Feel free to use your favorite roast recipe for this or check out one of our favorites above. You can include the veggies from the roast if you want, or just use the meat. Even if the roast recipe has onions in it, I still recommend adding the caramelized onions. Trust me, that hint of sweetness really puts them over the top!
I have used La Brea breads for my recipes for years (check out The Best Veggie Sandwich), so I was thrilled when I discovered their Take and Bake French Dinner Rolls in the freezer aisle. These soft, chewy rolls with a crackly crust are a great accompaniment for your holiday spread, but they’re also a nice option if you want to bake a few rolls for soup dunking or little sliders like these. You can find the new rolls, along with their mini french baguettes, in the freezer aisle of your local Walmart. To find the rolls near you, just use this store locator, and be sure to visit the La Brea website to get a $1 off coupon! Happy roast season, friends!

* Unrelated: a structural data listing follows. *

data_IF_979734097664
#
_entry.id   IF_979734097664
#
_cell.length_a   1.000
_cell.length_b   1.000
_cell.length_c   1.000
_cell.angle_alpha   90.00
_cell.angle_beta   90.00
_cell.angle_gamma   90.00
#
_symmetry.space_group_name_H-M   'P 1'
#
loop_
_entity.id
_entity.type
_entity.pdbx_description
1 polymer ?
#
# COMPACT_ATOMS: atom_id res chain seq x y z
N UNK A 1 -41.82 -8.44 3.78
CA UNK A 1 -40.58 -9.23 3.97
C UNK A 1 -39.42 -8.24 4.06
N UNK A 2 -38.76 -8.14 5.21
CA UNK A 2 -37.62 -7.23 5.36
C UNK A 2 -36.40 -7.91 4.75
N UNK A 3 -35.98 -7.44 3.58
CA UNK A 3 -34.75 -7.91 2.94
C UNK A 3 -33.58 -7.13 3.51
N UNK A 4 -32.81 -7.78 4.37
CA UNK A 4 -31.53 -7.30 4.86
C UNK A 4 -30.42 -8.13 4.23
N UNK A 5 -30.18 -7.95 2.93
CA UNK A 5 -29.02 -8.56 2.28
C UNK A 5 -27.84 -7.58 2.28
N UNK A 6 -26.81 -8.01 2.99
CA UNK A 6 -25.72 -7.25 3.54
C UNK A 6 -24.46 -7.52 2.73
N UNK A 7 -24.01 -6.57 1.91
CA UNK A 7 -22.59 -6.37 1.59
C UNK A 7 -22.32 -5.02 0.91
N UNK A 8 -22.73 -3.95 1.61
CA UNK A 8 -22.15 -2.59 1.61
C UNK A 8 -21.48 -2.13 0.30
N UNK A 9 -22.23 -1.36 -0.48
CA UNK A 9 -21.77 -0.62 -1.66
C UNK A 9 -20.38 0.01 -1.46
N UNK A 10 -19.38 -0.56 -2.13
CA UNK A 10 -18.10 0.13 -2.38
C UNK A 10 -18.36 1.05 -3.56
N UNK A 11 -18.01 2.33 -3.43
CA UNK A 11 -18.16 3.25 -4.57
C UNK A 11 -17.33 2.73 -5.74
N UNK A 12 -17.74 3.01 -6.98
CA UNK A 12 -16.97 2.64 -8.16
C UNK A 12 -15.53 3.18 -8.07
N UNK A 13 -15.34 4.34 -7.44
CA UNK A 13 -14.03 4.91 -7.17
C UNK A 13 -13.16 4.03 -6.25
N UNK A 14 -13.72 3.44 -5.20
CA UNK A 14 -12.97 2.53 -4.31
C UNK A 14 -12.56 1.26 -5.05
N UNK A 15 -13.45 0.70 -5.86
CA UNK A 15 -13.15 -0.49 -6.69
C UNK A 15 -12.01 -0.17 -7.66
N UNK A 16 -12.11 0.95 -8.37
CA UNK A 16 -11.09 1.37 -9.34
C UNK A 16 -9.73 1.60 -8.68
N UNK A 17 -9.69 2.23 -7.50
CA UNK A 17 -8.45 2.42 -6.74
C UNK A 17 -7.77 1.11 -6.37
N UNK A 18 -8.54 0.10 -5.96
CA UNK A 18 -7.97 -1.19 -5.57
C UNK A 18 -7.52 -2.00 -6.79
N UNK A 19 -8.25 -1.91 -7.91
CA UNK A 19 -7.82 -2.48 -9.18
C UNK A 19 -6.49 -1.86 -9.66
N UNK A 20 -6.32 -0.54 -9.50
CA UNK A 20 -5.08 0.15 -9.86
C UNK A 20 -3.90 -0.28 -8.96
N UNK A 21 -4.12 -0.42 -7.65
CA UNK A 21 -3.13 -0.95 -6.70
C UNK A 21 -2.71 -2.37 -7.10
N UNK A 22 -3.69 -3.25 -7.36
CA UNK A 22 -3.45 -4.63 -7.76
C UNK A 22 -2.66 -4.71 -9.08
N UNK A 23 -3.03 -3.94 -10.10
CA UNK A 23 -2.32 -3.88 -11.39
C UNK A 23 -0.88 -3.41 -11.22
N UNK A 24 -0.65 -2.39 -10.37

4 La Brea Bakery Frozen Take and Bake French Dinner Rolls
2 teaspoons olive oil
1 yellow onion, sliced
1½ cups leftover pot roast, warmed (I used this recipe)
4 slices swiss cheese
¼ cup mayonnaise
1 teaspoon whole grain mustard
1 teaspoon prepared horseradish
Preheat the oven to 385 degrees. Place the rolls on a baking sheet and bake for minutes. Remove from the oven.
In the meantime, heat the oil in a non-stick skillet over medium low heat. Add the onion slices and toss to coat with the oil. Cook for 20-30 minutes, stirring occasionally, until the onions are soft and golden brown.
Slice the rolls in half. Pile each one with the pot roast, caramelized onions, and Swiss cheese. In a bowl, whisk together the mayonnaise, horseradish, and mustard. Slather about a Tablespoon of sauce on each sandwich. Wrap the sandwiches in foil (or just cover the baking sheet tightly with foil) and return to the oven for 5-10 minutes, or until cheese is melted and sandwiches are hot. Serve immediately.
This post is sponsored by La Brea Bakery. As always, all opinions are my own. Thanks for supporting the brands that help keep NeighborFood afloat!